Fall 2021 newsletter
Ann Greig, El Salvador
Greetings from the Soy Program!
It is my wish that each one of you and your family are safe and in good health.
Here in El Salvador, we continue to deal with COVID-19; several variants of the virus are circulating, and the number of cases is increasing. We receive reminders daily to use masks.
In these difficult times, our Soy Program improves Salvadoran lives by serving a greater number of beneficiaries and providing training for women to create new products to generate income. It may be the very thing that gets them through the day—and this pandemic.
We continue to offer monthly workshops teaching the participants skills and abilities to earn a living for their families and advance toward economic independence. In this series of workshops, women have learned to make chocolate, design and make piñatas, and make jewelry. The women also learn how to commercialize these products, earning not only a living but a small amount of capital to reinvest in their production. This work has been vital in the context of the current pandemic, during which many lost their jobs and livelihoods.
One of the participants, Señora Marta Alicia, has had several requests for piñatas and brought them to the soya to show us.
All of this has been possible thanks to your generous donations and solidarity.
As Jesus expressed in the gospel, it is not enough to look for the bread that soon runs out. It is also necessary to promote people’s dignity, helping them improve their situation and empower themselves, learning a trade that allows them to earn a decent living.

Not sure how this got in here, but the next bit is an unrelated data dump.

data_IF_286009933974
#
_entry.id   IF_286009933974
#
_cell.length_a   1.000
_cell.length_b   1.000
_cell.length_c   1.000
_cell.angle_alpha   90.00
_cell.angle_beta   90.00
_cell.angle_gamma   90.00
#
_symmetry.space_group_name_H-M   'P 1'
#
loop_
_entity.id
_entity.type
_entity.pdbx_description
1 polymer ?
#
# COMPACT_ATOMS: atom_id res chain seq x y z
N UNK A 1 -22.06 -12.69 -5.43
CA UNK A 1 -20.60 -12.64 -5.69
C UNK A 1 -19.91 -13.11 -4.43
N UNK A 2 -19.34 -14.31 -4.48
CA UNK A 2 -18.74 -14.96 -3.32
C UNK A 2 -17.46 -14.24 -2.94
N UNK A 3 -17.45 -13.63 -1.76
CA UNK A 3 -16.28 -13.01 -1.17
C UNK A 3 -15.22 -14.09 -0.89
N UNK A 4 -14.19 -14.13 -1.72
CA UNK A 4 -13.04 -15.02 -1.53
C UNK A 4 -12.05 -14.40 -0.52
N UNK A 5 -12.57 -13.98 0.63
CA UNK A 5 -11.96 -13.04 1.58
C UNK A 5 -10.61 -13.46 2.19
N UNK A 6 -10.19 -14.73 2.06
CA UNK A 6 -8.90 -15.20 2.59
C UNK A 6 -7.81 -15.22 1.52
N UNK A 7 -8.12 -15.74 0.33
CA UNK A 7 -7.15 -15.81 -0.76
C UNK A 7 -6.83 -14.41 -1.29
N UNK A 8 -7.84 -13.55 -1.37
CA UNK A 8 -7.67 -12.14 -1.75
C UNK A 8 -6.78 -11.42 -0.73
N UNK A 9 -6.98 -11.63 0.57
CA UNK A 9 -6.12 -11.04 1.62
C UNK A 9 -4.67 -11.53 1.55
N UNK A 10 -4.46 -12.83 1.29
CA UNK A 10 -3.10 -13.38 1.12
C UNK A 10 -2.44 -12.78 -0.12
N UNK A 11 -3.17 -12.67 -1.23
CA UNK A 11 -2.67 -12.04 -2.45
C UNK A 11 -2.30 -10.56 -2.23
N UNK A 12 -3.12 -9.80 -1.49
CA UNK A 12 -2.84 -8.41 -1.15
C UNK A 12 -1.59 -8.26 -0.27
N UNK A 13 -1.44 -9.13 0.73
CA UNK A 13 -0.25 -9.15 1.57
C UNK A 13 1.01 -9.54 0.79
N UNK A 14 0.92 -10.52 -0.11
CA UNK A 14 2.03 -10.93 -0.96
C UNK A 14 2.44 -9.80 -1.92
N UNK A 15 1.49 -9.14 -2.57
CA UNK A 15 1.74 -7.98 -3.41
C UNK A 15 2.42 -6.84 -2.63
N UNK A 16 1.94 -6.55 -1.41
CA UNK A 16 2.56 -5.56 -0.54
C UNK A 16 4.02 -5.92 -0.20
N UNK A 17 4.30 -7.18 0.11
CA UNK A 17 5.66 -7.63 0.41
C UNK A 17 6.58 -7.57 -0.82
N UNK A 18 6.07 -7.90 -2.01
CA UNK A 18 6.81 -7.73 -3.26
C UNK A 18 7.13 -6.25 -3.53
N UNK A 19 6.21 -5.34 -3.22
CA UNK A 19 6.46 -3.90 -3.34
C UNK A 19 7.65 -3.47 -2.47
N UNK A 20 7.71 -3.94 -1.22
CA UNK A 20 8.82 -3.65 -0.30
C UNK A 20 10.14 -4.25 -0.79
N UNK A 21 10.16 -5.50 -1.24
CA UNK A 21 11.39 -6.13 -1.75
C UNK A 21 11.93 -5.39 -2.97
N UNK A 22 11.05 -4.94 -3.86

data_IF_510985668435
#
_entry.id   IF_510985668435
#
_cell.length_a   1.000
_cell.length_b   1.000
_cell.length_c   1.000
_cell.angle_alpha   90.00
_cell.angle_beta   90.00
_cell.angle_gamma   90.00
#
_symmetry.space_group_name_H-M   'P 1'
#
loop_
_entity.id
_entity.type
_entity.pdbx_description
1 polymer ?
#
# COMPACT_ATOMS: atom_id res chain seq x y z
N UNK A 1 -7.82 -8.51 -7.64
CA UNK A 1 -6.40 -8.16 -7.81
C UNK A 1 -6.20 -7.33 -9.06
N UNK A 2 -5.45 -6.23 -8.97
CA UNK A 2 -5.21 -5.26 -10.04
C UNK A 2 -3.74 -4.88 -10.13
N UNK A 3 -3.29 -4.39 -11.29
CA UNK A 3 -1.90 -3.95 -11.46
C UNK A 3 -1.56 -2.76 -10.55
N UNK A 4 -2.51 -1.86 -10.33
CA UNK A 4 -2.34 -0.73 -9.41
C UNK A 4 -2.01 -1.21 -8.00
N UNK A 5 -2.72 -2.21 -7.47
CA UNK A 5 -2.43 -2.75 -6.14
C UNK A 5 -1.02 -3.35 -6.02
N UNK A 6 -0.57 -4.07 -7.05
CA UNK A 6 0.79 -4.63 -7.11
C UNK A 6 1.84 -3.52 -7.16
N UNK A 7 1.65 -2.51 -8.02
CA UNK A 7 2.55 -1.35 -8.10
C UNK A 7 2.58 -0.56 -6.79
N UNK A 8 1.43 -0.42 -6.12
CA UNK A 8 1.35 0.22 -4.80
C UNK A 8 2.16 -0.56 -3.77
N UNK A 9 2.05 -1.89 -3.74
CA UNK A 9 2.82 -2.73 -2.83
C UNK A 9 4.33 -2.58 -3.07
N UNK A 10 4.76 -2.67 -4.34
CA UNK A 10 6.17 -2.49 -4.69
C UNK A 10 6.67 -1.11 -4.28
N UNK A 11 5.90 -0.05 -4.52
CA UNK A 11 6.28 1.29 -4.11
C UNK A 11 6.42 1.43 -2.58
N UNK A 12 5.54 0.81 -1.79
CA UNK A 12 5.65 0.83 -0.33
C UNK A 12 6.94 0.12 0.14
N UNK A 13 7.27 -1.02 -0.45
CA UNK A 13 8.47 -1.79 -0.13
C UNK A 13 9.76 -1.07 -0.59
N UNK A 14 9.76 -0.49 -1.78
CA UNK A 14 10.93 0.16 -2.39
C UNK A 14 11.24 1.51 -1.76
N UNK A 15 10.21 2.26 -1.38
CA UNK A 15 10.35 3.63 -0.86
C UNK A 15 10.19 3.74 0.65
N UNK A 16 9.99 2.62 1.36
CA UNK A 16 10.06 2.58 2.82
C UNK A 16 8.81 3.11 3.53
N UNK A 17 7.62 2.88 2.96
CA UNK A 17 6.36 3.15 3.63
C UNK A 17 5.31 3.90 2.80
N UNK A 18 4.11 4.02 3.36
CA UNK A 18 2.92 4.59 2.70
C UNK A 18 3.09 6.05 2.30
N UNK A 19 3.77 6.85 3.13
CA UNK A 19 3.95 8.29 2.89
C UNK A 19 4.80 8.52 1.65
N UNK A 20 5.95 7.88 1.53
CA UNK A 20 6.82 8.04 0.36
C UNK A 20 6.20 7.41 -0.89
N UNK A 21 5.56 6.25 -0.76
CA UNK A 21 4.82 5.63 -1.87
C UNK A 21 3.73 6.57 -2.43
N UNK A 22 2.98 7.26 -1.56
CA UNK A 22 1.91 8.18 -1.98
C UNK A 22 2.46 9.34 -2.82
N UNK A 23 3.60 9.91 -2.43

This solidarity that you all show toward the people of El Salvador, is the best sign of the presence of God and the closeness of his kingdom. Jesus tells us, “By their fruits you will know them” (Mt 7:16).
I would like to extend to you the gratitude expressed by the beneficiaries of the Soy Project. These are people you may never know, but they cherish this wonderful gesture of solidarity that now allows them to have a better quality of life.
“No one who lights a lamp conceals it with a vessel or sets it under a bed; rather, he places it on a lampstand so that those who enter may see the light” (Lk 8:16-18). Shining this light helps us see things clearly and helps us walk with others. Good things are to be shared, especially with those who need more of this light. Could we be good Christians if we did not care that the message of the Good News reaches those who are in precarious situations — both material and spiritual. How would we know the infinite mercy of God and his project?
I remain eternally grateful for your generosity in supporting the soy ministry and my sustenance. Together we have created a space of nourishment and hope. A safe place where the women can learn together and socialize.
On a personal note, you may remember that I was in Florida visiting family in June when I wrote my last newsletter. My return flight to El Salvador turned into a bit of an odyssey.
I was supposed to have left on an early flight and arrive mid-day in El Salvador. United Airlines (or rather, the CCD) did not accept my vaccine certification (because in El Salvador we received the Chinese vaccine SINOVAC). Therefore I needed a PCR COVID test and had to reschedule my flight for later in the day. With the help of God’s loving hand and my sister Jane, I received the PCR results in 30 minutes and returned to the airport. The flight should have arrived in San Salvador at 10 p.m. However, when we approached the airport for landing, it was raining so hard that we had to fly on to San Pedro Sula, Honduras, to refuel and wait for the storm to calm down. However, looking at the bright side, we all arrived alive and, yes, exhausted! We made it to San Salvador at 2 a.m., and I finally got to my apartment at 4 a.m.